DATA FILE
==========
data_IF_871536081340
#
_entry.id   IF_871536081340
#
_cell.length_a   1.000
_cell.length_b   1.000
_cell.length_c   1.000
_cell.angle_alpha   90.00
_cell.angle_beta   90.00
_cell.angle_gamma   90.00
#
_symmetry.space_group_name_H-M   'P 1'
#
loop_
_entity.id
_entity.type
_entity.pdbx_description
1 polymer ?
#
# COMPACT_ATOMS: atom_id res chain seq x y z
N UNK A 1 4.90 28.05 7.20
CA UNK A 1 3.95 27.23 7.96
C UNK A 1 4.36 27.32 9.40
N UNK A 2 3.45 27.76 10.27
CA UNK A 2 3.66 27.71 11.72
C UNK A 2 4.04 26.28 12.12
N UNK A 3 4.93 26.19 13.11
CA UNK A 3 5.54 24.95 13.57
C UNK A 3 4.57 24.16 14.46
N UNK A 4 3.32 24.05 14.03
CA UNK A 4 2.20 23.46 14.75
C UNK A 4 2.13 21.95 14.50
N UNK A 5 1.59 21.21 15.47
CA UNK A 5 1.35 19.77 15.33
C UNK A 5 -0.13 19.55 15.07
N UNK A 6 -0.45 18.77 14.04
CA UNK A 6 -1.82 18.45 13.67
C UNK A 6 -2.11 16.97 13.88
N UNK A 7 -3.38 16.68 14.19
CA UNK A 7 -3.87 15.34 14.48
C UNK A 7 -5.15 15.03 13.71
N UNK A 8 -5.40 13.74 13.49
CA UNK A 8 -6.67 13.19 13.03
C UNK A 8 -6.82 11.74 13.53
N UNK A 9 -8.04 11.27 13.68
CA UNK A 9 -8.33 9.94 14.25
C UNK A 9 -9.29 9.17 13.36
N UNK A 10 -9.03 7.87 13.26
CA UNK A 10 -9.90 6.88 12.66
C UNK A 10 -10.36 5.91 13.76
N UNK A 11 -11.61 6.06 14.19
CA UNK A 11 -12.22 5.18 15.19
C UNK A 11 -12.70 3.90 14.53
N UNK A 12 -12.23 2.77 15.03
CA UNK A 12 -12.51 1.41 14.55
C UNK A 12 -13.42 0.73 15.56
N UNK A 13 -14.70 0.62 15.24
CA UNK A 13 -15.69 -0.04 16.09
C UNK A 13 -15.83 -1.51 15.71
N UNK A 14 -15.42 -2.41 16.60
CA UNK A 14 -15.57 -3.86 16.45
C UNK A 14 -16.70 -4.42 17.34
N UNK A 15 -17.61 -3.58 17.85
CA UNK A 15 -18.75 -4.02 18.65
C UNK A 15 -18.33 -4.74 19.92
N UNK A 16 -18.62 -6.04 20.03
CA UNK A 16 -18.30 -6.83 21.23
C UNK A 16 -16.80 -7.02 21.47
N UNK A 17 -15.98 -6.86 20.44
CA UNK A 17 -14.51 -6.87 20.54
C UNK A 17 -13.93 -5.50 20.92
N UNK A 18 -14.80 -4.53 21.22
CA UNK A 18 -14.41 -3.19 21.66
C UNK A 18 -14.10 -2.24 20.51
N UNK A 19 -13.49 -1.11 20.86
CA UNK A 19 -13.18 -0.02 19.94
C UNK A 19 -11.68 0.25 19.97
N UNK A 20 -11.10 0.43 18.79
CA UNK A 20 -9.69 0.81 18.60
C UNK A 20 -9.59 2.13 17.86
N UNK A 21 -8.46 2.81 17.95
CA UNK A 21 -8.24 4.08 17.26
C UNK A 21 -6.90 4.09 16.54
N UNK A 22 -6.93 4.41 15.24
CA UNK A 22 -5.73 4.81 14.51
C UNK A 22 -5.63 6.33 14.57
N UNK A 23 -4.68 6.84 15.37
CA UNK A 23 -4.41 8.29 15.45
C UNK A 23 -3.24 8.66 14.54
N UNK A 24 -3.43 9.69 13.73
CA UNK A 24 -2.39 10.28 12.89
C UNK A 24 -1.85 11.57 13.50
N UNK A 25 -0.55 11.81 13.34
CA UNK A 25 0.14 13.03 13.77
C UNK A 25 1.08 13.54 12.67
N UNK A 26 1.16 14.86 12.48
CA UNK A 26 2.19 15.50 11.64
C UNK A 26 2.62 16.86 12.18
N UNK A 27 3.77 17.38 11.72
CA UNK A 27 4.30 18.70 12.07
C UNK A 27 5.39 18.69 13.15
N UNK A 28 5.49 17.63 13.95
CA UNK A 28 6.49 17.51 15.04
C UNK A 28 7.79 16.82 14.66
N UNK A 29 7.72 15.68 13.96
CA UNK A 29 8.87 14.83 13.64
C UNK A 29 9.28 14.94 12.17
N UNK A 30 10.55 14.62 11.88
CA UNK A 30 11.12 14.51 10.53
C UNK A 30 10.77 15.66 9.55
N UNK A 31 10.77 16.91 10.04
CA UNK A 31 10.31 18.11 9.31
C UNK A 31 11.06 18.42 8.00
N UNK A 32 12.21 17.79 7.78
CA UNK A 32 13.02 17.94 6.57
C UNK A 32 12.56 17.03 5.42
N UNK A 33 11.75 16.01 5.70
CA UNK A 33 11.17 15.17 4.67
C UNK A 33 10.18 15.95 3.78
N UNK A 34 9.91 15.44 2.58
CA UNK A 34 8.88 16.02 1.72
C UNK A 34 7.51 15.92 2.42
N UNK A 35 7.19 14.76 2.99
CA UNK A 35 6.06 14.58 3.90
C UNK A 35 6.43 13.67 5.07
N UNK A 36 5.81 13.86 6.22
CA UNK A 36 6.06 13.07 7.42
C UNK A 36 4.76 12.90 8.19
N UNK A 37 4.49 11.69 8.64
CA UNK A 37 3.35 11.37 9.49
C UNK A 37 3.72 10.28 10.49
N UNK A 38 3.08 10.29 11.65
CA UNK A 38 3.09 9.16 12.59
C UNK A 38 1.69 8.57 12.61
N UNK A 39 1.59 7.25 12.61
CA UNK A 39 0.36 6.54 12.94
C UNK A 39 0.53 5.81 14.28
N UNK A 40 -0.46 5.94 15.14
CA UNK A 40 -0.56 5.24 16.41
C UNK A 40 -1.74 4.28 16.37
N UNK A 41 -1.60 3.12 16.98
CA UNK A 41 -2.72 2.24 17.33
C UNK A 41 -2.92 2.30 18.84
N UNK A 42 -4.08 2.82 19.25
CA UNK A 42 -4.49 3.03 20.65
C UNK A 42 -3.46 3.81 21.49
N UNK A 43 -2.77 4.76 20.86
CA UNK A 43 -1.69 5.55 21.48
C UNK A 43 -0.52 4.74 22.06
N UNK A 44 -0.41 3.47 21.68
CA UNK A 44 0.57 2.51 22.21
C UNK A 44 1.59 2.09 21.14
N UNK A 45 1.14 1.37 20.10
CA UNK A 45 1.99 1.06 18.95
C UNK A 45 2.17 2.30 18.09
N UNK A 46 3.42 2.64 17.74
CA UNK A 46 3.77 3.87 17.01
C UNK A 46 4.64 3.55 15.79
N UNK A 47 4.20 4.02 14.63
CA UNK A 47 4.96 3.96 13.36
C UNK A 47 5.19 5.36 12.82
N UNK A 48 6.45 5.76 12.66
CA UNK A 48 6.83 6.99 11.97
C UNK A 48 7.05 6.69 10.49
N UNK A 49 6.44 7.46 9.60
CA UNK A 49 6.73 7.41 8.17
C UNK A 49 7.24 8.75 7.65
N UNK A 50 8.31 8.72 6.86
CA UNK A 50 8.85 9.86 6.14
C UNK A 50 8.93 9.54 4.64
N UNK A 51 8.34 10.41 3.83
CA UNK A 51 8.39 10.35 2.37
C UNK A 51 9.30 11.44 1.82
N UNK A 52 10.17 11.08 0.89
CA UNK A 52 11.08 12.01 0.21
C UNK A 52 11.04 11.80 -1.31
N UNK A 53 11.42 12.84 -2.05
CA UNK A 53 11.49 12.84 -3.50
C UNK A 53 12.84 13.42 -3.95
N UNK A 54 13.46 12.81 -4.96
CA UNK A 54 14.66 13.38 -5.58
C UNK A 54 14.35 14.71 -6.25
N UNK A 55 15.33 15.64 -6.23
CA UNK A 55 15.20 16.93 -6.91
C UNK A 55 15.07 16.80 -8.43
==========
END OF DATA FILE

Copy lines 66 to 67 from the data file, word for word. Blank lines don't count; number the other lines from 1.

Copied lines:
N UNK A 16 -18.62 -6.04 20.03
CA UNK A 16 -18.30 -6.83 21.23